The stark truth is starting to appear in several polls: The latest New York Times/CBS News poll showed that a whopping 36 percent of voters under 30 planned to vote for a third-party candidate such as Gary Johnson or Jill Stein.
However, the implications are very different for Trump and Clinton. For Trump, the lack of support from young people simply signals a missed opportunity. For Clinton, not getting their support or seeing a significant portion of it migrate to Johnson or Stein in crucial states like Michigan and Pennsylvania could be a death blow.
Right now, Johnson and Stein are collectively polling above the 10 percent level among all voters in the Real Clear Politics average of all polls. That may not be enough for either of them to be included in the debates, but it's an historically stunning level at this stage in the election cycle. Consider that Ralph Nader had less than 3 percent of the vote in just one state in 2000, and that was enough to tip the election to George W. Bush. Imagine what a double-digit collective third-party percentage could do in this contest. Third-party candidates have only crossed the double-digit threshold twice in the last 50 years.
You can't really blame Clinton or Trump for this. Traditionally, voters aged 18-25 have been the weakest group as far as turnout. The Democrats got spoiled by the super surge in younger voters who turned out in 2008 to vote for Barack Obama. In some states, it appears those younger voters made a key difference. Their turnout dropped off a bit in 2012, but it was still historically higher than usual. Now, a large number of younger voters aren't making it through the pollsters' "likely voter" screens.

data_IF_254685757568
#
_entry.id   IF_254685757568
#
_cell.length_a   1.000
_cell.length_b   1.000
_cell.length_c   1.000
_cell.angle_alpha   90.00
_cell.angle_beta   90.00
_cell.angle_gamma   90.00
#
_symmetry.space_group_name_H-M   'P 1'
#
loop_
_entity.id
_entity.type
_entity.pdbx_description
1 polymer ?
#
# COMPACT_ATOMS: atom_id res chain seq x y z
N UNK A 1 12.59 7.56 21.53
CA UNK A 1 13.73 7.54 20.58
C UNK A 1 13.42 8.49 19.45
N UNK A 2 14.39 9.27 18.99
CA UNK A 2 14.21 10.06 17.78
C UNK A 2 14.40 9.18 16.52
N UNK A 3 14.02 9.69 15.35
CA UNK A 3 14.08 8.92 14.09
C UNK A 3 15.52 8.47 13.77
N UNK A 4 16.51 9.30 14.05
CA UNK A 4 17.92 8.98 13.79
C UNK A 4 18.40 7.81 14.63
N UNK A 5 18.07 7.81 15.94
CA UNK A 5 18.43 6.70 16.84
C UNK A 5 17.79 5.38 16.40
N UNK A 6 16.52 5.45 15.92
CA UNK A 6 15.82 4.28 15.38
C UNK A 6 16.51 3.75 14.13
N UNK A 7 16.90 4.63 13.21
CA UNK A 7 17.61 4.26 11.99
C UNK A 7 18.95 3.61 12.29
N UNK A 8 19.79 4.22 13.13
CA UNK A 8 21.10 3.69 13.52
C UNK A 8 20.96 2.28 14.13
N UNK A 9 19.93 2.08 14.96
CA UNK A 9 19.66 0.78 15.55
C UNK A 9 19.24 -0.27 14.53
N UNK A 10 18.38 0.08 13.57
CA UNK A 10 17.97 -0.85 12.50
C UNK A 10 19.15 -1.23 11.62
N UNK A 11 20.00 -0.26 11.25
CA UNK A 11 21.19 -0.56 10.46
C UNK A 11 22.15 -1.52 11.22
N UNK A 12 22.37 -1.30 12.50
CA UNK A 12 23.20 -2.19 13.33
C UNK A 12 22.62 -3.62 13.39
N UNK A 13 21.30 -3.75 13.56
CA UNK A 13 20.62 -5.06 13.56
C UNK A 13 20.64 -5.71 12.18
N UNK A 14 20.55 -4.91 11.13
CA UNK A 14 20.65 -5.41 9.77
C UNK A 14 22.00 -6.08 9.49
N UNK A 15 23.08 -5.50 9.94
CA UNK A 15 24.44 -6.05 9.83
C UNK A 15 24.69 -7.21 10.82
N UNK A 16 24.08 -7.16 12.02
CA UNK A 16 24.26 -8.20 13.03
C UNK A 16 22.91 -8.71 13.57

Younger voters are much more likely to be idealistic and back candidates that conventional wisdom tells them cannot win. The enormous support for Bernie Sanders earlier this year stood out as a prime example of that. Clinton did try to gain their interest with her proposal for debt-free college tuition much earlier this summer. But for some reason, her campaign flat out stopped talking about that proposal almost as quickly as it rolled it out. Trump has tried to make the case that his trade policies will help younger workers, but that never really got off the ground among millennials who seemed much more likely to view those policies as nativist.
And then there's one more thing: Remember just how old these leading candidates are. Trump is 70 and Clinton turns 69 in October — and that's REALLY OLD as far as 18-25 year olds are concerned. I know, it didn't hurt the 74-year-old Sanders with younger voters but here's the difference: He campaigned on issues that were uniquely focused on things important to young voters. Trump and Clinton can't make that kind of an issues pivot with about 50 days to go before Election Day.
Here's another reason why this is more devastating for Clinton. On the flip side, older voters tend to have strong, unflappable turnout at the polls. According to the Census Bureau's take on the 2012 election, voters in their 50s and 60s beat 18-25 year olds and even voters in the 40s by at least 20 percentage points in most comparisons.
And guess who older voters are most likely to vote for in this election? Trump. He has double-digit leads among voters over 45, according to recent polls.